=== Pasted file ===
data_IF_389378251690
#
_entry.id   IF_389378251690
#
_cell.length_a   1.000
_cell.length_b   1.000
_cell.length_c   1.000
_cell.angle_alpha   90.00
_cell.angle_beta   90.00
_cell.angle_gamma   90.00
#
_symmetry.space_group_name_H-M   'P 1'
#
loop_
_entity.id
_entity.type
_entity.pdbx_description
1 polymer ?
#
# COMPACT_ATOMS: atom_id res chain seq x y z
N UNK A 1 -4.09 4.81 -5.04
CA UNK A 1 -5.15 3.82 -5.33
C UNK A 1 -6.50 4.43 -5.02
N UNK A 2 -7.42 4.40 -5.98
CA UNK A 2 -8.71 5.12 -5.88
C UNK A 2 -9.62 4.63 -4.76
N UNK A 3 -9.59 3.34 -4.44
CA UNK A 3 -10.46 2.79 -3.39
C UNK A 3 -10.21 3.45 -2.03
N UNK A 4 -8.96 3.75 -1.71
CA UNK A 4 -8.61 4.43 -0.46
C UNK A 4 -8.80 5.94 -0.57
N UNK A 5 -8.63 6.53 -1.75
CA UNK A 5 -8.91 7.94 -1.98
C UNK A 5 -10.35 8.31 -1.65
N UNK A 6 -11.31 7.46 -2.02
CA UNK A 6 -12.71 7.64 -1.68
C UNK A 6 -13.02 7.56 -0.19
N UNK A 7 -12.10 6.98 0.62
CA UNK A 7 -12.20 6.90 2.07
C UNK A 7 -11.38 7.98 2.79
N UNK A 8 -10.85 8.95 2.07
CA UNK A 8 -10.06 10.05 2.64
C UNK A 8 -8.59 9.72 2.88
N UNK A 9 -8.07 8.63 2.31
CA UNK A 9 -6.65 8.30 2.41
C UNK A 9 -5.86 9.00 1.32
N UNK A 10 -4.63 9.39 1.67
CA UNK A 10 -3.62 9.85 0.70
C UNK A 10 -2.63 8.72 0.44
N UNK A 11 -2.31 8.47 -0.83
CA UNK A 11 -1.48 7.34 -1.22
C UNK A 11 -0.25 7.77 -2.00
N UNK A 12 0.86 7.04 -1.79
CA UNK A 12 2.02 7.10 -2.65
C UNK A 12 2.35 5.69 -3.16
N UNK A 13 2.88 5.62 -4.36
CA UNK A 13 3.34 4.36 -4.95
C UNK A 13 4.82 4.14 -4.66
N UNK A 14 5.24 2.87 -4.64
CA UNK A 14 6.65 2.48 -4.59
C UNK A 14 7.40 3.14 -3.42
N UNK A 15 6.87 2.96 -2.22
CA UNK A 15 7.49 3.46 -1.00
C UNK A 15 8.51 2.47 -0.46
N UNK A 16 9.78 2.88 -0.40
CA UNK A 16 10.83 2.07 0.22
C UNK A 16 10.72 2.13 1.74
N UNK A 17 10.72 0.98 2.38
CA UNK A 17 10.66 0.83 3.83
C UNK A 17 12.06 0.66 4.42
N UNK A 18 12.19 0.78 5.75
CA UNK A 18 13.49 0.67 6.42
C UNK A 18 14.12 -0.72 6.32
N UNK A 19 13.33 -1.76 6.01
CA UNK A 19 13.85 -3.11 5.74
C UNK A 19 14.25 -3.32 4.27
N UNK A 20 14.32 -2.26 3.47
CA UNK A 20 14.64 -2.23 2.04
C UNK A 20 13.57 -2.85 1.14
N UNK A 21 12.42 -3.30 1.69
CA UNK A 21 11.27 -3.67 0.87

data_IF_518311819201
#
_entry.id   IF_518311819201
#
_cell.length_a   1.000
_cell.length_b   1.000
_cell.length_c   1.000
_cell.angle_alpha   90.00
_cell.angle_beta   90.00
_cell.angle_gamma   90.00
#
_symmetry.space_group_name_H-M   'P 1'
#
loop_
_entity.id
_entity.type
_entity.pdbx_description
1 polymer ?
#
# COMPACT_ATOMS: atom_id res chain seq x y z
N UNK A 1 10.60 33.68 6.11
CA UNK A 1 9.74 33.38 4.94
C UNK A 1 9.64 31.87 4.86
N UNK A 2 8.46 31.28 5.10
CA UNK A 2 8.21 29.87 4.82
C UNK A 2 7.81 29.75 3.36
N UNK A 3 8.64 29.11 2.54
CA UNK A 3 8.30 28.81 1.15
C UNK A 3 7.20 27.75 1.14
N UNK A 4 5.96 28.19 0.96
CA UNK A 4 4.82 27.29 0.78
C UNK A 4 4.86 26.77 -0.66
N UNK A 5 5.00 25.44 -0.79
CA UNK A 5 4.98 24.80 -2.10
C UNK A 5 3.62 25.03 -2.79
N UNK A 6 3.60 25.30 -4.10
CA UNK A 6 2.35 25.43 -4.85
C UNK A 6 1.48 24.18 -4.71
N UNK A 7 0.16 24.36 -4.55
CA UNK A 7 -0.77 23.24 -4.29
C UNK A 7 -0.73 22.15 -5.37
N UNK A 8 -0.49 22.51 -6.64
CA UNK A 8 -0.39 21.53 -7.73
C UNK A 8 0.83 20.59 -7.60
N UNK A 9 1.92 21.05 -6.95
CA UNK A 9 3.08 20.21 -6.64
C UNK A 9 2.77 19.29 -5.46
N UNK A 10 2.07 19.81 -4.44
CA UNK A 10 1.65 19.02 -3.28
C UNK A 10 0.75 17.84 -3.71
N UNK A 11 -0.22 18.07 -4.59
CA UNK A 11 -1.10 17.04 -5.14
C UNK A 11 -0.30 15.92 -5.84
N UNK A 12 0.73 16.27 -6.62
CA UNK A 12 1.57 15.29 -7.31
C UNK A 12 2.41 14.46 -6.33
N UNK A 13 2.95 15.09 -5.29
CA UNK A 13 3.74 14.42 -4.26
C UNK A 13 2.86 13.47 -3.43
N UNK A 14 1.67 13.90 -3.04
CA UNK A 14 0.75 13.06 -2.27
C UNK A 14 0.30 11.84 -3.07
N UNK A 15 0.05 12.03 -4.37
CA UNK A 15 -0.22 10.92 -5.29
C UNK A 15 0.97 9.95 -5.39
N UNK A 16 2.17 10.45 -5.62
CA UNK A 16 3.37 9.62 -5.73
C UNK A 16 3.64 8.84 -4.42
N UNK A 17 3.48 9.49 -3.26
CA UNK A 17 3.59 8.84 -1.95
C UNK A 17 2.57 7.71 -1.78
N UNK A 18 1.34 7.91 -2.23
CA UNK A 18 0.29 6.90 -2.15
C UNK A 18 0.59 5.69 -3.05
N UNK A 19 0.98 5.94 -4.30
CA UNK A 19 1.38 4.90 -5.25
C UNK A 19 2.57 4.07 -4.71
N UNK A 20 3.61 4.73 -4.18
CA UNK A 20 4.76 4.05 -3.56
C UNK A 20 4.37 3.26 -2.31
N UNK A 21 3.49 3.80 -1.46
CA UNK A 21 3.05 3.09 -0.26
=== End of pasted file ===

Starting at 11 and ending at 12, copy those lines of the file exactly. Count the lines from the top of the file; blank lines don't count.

#
_symmetry.space_group_name_H-M   'P 1'